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  13. Tophat1900

    Tophat1900 Type 3c · Well-Known Member

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    Based on your activity level, you could probably up your protein intake. You could use a very low carb protein powder if you are not comfortable with eating more solid protein foods or the expense of it. And see how it goes. How does it affect your bg levels etc. Adding muscle mass takes time. You could drink it before getting on the bike or after it, or during etc. Depends on how long you are riding for. Mix it with water, add some sweetener if need be. Just read the label to see what's in it. Many are full of ****.

    Weights are good, but if you don't enjoy it, you won't stick with it long term and if you are already very active and enjoy what you are doing now and that takes up most of your time, then perhaps adding more intense exercise is not the answer. That's up to you. I'd say 2 or 3 times a week would be enough if you wanted to try it. You have to allow time to recover, the older you get, the more recovery time you need imo, based on my own experience with it.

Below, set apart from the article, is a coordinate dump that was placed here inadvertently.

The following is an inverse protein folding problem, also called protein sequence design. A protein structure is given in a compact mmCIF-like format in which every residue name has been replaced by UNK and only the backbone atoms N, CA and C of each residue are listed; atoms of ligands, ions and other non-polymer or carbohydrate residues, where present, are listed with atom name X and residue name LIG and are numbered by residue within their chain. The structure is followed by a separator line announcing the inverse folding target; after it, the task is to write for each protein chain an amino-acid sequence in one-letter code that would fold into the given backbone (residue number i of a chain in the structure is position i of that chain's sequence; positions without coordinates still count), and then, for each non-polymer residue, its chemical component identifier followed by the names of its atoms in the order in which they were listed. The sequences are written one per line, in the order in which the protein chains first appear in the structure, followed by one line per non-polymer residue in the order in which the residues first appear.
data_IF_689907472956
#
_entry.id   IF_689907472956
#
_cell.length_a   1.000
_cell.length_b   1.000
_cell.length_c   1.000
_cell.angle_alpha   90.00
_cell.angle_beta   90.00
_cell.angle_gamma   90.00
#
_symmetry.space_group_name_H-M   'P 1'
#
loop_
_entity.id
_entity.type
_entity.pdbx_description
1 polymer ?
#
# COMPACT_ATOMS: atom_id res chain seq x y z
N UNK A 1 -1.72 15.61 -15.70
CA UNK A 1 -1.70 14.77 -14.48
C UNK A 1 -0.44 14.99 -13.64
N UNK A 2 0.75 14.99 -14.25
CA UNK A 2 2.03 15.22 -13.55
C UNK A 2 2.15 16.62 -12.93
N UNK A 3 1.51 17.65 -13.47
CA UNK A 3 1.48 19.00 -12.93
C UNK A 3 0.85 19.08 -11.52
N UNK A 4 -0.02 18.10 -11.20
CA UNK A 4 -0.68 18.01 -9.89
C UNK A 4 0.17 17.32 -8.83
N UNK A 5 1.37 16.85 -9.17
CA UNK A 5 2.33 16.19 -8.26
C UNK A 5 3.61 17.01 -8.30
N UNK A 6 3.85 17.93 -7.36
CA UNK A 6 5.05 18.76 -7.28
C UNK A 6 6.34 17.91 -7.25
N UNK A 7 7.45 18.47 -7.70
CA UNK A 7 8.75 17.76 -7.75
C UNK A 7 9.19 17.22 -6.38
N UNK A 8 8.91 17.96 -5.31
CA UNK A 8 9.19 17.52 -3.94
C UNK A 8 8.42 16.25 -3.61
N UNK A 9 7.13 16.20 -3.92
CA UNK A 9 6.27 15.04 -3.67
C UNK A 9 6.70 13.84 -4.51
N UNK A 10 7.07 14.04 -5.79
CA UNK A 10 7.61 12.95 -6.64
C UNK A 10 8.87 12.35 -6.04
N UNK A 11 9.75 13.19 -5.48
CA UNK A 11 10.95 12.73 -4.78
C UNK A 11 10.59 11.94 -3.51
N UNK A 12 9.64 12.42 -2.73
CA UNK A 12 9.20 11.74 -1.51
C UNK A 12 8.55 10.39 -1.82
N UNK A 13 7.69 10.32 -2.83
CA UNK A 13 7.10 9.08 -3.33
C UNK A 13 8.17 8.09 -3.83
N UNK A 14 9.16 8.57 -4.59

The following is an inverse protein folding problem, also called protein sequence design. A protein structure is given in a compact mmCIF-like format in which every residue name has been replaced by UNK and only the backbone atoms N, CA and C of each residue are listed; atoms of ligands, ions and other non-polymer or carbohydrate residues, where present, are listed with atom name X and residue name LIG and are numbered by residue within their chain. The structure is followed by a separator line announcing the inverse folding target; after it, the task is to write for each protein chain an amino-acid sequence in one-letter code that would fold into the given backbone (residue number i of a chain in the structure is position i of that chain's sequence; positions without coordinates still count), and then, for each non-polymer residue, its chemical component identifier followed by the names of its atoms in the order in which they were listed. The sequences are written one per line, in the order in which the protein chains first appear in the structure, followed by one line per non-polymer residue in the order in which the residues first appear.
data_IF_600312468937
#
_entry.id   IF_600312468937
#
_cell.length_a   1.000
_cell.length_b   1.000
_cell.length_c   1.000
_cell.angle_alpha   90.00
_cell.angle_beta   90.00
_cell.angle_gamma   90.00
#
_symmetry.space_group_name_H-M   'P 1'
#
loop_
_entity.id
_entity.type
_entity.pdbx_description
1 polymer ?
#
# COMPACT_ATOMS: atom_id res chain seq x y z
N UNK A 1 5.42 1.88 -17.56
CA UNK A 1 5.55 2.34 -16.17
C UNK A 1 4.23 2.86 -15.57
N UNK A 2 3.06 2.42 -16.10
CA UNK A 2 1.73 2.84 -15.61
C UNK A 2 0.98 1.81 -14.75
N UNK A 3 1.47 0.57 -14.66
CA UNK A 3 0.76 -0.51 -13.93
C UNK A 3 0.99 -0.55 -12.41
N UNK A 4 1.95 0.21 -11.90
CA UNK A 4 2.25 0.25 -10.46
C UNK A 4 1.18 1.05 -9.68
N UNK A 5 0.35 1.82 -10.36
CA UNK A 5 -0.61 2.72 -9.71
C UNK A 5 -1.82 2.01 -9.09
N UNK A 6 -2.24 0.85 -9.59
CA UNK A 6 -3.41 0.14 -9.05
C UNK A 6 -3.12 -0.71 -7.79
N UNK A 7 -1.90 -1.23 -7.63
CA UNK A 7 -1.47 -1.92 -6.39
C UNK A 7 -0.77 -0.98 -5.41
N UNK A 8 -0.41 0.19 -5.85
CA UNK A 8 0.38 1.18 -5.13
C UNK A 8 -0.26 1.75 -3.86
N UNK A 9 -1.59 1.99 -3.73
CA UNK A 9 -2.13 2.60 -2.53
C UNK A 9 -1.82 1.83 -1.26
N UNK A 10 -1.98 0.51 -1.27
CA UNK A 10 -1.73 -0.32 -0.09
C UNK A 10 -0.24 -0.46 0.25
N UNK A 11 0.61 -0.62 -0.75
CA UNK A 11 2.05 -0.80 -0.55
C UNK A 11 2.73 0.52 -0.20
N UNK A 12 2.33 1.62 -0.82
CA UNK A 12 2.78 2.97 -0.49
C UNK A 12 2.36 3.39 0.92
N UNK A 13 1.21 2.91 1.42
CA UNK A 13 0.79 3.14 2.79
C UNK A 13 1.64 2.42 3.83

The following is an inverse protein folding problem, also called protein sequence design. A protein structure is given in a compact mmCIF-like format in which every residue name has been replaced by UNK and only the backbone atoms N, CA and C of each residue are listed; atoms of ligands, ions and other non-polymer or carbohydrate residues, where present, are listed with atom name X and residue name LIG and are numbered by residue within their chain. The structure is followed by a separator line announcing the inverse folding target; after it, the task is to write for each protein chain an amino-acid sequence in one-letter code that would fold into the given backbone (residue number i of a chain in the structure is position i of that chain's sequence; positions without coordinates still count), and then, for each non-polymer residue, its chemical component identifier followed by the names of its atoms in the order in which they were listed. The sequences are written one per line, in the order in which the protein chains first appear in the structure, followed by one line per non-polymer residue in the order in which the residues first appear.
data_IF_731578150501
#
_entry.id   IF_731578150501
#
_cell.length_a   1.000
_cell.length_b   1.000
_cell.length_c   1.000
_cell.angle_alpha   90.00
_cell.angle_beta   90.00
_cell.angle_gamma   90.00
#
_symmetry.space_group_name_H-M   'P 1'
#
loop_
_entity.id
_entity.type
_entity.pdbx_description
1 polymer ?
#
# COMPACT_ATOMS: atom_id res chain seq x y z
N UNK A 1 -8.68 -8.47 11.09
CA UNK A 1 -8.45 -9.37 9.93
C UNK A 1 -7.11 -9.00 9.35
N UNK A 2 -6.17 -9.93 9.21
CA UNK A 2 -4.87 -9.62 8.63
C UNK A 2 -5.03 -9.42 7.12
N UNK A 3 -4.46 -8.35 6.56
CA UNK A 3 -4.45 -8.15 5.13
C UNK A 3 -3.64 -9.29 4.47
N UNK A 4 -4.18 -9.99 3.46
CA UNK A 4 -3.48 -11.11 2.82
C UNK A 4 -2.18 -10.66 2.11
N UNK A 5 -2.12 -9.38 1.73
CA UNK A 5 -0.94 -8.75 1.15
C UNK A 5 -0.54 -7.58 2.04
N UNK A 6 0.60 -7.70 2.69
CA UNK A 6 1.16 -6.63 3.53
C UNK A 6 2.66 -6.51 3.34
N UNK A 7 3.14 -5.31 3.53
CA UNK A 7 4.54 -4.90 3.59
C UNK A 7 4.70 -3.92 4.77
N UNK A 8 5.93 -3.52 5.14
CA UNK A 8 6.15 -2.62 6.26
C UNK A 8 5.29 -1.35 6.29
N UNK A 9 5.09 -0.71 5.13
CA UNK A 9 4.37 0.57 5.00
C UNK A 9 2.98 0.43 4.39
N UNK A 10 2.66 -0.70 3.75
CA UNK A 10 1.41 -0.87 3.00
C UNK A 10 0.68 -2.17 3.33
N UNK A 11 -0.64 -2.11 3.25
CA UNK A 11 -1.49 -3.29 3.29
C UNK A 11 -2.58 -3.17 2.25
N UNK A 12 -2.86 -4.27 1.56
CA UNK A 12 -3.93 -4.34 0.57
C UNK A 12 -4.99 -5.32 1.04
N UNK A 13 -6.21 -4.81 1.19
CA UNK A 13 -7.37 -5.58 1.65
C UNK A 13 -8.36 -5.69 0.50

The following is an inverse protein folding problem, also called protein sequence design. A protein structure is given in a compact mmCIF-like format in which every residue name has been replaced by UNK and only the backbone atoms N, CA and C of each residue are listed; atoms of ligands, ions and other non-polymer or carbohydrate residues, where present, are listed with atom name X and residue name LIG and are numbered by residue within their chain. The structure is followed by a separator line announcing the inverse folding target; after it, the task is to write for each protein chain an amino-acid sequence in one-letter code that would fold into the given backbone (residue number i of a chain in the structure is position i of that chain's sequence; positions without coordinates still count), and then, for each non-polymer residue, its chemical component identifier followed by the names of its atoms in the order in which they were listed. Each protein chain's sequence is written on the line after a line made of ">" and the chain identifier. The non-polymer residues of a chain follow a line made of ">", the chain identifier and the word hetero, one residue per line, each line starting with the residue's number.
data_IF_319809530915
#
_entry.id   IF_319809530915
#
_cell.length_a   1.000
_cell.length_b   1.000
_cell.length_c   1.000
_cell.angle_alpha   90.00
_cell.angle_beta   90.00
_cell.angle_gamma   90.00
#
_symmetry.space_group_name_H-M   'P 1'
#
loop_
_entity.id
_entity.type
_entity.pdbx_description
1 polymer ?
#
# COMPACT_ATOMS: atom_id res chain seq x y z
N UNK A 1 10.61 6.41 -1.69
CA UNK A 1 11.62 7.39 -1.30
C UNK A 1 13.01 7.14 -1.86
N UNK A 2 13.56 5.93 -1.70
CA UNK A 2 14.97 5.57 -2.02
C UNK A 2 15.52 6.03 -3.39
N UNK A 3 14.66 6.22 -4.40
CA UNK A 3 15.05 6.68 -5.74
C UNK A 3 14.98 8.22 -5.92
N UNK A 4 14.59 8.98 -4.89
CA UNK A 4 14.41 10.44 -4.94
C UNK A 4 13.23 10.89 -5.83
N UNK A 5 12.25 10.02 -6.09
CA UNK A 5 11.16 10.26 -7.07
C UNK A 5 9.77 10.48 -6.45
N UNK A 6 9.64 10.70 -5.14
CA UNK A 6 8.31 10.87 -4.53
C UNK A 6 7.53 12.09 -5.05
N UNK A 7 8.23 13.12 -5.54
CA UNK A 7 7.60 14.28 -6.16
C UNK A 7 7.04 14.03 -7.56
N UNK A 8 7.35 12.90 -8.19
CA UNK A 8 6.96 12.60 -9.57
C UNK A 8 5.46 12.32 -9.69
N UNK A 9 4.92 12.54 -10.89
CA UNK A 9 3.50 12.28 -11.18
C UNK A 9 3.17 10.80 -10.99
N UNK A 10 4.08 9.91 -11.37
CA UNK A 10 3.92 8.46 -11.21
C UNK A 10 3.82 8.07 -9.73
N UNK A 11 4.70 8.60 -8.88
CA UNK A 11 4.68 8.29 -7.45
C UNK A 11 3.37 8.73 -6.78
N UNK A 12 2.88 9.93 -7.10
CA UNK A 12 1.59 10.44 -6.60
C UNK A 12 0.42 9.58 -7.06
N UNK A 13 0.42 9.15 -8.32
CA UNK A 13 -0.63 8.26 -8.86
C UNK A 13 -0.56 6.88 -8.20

I do think you need to eat more, that's what it comes down to. I'm in the same boat. You have to find a balance with what keeps bg levels where you want them and be able to eat enough on LCHF. Personally, I have decreased the fat content and increased the protein. That has stopped my weight dropping and have gained a few kgs and maintaining. Still need to gain more, but it's a slow process. And a case of re-adjusting once you plateau for some period of time.

    Good luck with whatever you do.
     
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  14. Guzzler

    Guzzler Type 2 · Master

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    This popped up in my youtube feed today. I was unaware of how little actual protein there is in foods which I thought were 'high'. Worth a look if, like me, you have taken protein for granted.